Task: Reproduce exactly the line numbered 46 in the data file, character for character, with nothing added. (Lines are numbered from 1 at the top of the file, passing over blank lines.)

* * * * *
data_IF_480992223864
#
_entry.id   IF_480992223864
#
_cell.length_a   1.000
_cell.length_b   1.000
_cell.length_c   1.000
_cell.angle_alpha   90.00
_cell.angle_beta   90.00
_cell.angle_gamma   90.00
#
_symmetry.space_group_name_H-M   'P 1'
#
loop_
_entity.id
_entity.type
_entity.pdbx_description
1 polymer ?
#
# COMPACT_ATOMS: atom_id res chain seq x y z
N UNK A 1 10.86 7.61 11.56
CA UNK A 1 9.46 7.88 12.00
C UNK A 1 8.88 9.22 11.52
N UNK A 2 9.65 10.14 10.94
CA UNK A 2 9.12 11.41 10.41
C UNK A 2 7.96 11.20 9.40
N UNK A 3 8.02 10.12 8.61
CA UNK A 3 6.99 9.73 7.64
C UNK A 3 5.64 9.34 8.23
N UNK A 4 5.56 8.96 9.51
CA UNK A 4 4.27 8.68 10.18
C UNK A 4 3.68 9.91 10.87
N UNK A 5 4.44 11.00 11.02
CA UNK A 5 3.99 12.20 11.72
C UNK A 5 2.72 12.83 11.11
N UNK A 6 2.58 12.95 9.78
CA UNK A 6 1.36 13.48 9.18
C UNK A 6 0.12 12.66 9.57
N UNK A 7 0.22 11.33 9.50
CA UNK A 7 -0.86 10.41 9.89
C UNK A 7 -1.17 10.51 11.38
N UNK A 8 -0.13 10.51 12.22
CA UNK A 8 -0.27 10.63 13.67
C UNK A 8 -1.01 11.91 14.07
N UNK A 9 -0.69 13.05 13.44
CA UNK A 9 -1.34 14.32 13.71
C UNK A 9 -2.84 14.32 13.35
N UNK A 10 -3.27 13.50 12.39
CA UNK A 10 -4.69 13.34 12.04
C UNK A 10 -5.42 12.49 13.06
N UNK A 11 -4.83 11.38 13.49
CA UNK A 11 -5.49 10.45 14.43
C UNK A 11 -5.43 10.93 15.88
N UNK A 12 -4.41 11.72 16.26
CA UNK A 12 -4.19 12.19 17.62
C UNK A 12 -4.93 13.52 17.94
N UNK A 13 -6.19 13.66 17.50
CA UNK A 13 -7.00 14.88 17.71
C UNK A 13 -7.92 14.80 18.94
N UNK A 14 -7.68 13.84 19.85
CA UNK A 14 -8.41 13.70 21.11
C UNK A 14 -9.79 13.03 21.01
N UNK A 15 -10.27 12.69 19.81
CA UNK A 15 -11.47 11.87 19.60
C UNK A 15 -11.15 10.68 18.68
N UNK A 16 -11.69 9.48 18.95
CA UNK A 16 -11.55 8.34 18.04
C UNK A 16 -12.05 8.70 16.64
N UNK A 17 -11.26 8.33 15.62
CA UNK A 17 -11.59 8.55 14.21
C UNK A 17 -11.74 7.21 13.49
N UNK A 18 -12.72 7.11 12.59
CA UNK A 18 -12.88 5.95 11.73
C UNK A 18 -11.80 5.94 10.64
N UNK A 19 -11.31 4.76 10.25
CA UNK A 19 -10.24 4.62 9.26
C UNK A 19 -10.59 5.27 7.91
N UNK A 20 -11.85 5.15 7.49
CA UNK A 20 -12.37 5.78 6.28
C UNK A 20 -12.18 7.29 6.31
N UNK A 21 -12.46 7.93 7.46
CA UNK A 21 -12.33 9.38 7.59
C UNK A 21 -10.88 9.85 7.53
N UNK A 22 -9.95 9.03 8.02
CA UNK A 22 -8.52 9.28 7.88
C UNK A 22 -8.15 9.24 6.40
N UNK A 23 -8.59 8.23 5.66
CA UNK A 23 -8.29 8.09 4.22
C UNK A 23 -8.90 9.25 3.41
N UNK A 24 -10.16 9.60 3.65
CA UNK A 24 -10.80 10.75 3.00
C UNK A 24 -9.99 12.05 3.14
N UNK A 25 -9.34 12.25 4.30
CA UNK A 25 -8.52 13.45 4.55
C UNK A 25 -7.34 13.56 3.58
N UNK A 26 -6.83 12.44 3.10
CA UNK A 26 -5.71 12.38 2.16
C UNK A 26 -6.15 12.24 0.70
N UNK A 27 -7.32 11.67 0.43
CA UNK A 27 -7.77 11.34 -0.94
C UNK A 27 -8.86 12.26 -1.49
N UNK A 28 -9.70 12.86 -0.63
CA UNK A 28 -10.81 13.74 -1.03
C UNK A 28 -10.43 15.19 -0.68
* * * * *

CA UNK A 9 -1.34 14.32 13.71